By: Mark Glennon*
I’m fed up with the entirely fictional debate about the Illinois budget being played out in the press. One cause is the the state’s failure — at all levels — to give us meaningful, current numbers. Let’s start with two:
First, Governor Rauner’s office, Senate Republicans and Senate Democrats alike are consistently claiming that the pending pension bill, Senate Bill 11, would save about $1 billion per year. The press repeats that claim without challenge. But the bill is built primarily on the goofy “consideration” theory about pension reform. Yes, it’s “goofy,” because it can’t work “by definition” for the reasons explained in sworn filings by the City of Chicago before the Illinois Supreme Court. For details, see our earlier articles on this going back almost two years, linked here and here. Worse, we now have somebody in the Governor’s office referring to the bill as “comprehensive pension reform.”
Hogwash — it’s not comprehensive pension reform and I’m beyond skeptical that it will save much if anything. Put up the actuarial report or other analysis that indicates how much would be saved.
Second, we’re tired of waiting for reasonable reporting on a staggering liability going entirely ignored by the state and the press — the unfunded liability for pensioner healthcare. I have FOIAd for the latest, but the most recent report available is almost three years old — the FY2014 actuarial report linked here. I’m talking about an entirely unfunded debt that increases the commonly reported pension liability by something like 50%, though we really don’t know because the state doesn’t report the numbers on any timely, usable basis. That liability is constitutionally guarantied, just like pensions themselves.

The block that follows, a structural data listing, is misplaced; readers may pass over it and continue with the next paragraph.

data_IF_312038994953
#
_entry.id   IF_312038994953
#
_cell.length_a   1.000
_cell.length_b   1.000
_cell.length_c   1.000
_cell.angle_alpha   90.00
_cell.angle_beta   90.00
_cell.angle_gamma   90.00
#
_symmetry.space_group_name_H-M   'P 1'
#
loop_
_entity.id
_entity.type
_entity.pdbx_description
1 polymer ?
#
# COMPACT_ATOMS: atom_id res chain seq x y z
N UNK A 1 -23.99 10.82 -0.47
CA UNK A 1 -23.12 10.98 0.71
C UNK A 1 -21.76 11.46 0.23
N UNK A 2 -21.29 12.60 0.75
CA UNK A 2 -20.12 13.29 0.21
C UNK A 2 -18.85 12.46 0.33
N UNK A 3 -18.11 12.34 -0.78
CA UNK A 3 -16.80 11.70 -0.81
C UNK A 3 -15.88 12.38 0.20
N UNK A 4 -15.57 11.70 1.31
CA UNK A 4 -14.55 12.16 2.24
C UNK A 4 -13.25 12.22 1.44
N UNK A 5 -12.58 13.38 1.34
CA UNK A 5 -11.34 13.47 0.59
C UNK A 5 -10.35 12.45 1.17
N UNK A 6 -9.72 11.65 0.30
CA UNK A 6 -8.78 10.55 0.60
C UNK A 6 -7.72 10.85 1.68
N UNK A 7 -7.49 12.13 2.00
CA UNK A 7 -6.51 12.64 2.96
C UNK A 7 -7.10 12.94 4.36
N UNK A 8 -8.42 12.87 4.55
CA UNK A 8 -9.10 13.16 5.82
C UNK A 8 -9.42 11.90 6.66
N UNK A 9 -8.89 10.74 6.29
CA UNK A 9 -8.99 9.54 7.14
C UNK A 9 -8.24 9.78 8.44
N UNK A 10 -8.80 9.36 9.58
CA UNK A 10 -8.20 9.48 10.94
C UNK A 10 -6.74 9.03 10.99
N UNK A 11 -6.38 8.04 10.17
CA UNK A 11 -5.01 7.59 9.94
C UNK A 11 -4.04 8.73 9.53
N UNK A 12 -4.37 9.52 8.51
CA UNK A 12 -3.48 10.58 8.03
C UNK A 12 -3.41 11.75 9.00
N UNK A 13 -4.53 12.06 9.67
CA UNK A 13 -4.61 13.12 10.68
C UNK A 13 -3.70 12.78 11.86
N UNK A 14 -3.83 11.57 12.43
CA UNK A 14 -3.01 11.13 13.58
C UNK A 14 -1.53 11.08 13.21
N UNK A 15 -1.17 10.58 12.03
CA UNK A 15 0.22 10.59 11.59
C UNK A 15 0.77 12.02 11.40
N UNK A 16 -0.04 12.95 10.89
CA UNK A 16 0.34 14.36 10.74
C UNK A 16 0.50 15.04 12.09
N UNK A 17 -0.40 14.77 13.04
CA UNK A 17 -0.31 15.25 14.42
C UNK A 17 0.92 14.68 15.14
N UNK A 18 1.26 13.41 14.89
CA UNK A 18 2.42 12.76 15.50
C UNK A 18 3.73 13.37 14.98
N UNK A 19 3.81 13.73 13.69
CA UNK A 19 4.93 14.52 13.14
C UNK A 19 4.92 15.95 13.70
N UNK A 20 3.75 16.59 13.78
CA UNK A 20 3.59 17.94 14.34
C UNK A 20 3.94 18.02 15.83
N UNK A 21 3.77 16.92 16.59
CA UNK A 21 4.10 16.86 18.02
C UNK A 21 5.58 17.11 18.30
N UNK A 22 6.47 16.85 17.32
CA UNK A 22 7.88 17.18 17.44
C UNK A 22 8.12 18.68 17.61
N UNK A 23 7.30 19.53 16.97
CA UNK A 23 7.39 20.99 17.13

We finally got the financial statements for the state yesterday for the fiscal year that ended last June 30. But they are of little value for the reasons described today by Truth in Accounting:
The Illinois balance sheet is based upon amounts at three different times. Most of the amounts are as of June 30, 2016, but the state’s largest liabilities, the unfunded pensions, are based upon June 30, 2015 valuations. The 2016 unfunded liabilities are at least $20 billion more than what was reported on the balance sheet. The unfunded retiree health care liability is based upon a June 30, 2014 valuation. [Emphasis added.]
Get the actuarial report for pensioner healthcare liabilities done and publish it. We know it’s massive. Stop hiding it.
That would be just a start towards some honest financial reporting.
*Mark Glennon is founder of WirePoints. Opinions expressed are his own.